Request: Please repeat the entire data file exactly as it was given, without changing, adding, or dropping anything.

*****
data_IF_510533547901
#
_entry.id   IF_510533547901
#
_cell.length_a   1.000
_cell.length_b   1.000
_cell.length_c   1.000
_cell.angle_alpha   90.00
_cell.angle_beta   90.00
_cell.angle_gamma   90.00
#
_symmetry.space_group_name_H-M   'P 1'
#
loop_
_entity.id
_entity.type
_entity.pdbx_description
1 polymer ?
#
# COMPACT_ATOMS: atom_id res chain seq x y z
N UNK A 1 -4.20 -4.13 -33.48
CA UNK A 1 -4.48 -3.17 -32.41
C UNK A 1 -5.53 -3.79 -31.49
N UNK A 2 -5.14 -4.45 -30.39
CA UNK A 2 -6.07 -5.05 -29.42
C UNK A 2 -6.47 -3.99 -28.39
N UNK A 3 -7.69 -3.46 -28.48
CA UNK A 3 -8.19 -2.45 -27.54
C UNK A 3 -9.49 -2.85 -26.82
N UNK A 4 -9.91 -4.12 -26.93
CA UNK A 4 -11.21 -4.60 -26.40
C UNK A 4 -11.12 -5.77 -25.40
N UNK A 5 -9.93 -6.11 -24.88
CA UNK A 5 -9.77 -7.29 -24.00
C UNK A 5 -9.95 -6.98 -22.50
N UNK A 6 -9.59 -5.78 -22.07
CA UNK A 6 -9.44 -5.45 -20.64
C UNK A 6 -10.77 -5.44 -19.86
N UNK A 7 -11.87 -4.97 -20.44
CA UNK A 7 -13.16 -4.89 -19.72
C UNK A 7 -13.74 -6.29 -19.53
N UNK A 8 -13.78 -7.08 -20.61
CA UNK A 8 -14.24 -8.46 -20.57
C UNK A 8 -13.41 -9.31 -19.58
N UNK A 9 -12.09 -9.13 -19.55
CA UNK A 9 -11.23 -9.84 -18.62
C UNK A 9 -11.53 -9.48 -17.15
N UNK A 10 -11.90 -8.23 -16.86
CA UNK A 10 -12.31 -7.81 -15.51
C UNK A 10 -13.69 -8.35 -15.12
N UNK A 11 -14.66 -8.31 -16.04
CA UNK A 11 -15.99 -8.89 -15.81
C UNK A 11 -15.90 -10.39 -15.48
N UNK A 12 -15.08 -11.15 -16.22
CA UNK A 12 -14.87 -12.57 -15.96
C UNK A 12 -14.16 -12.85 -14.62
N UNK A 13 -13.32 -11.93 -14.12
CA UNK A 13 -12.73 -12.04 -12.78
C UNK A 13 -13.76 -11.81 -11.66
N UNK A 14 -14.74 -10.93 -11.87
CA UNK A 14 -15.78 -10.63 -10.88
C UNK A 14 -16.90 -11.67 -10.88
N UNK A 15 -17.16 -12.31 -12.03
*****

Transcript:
data_IF_510533547901
#
_entry.id   IF_510533547901
#
_cell.length_a   1.000
_cell.length_b   1.000
_cell.length_c   1.000
_cell.angle_alpha   90.00
_cell.angle_beta   90.00
_cell.angle_gamma   90.00
#
_symmetry.space_group_name_H-M   'P 1'
#
loop_
_entity.id
_entity.type
_entity.pdbx_description
1 polymer ?
#
# COMPACT_ATOMS: atom_id res chain seq x y z
N UNK A 1 -4.20 -4.13 -33.48
CA UNK A 1 -4.48 -3.17 -32.41
C UNK A 1 -5.53 -3.79 -31.49
N UNK A 2 -5.14 -4.45 -30.39
CA UNK A 2 -6.07 -5.05 -29.42
C UNK A 2 -6.47 -3.99 -28.39
N UNK A 3 -7.69 -3.46 -28.48
CA UNK A 3 -8.19 -2.45 -27.54
C UNK A 3 -9.49 -2.85 -26.82
N UNK A 4 -9.91 -4.12 -26.93
CA UNK A 4 -11.21 -4.60 -26.40
C UNK A 4 -11.12 -5.77 -25.40
N UNK A 5 -9.93 -6.11 -24.88
CA UNK A 5 -9.77 -7.29 -24.00
C UNK A 5 -9.95 -6.98 -22.50
N UNK A 6 -9.59 -5.78 -22.07
CA UNK A 6 -9.44 -5.45 -20.64
C UNK A 6 -10.77 -5.44 -19.86
N UNK A 7 -11.87 -4.97 -20.44
CA UNK A 7 -13.16 -4.89 -19.72
C UNK A 7 -13.74 -6.29 -19.53
N UNK A 8 -13.78 -7.08 -20.61
CA UNK A 8 -14.24 -8.46 -20.57
C UNK A 8 -13.41 -9.31 -19.58
N UNK A 9 -12.09 -9.13 -19.55
CA UNK A 9 -11.23 -9.84 -18.62
C UNK A 9 -11.53 -9.48 -17.15
N UNK A 10 -11.90 -8.23 -16.86
CA UNK A 10 -12.31 -7.81 -15.51
C UNK A 10 -13.69 -8.35 -15.12
N UNK A 11 -14.66 -8.31 -16.04
CA UNK A 11 -15.99 -8.89 -15.81
C UNK A 11 -15.90 -10.39 -15.48
N UNK A 12 -15.08 -11.15 -16.22
CA UNK A 12 -14.87 -12.57 -15.96
C UNK A 12 -14.16 -12.85 -14.62
N UNK A 13 -13.32 -11.93 -14.12
CA UNK A 13 -12.73 -12.04 -12.78
C UNK A 13 -13.76 -11.81 -11.66
N UNK A 14 -14.74 -10.93 -11.87
CA UNK A 14 -15.78 -10.63 -10.88
C UNK A 14 -16.90 -11.67 -10.88
N UNK A 15 -17.16 -12.31 -12.03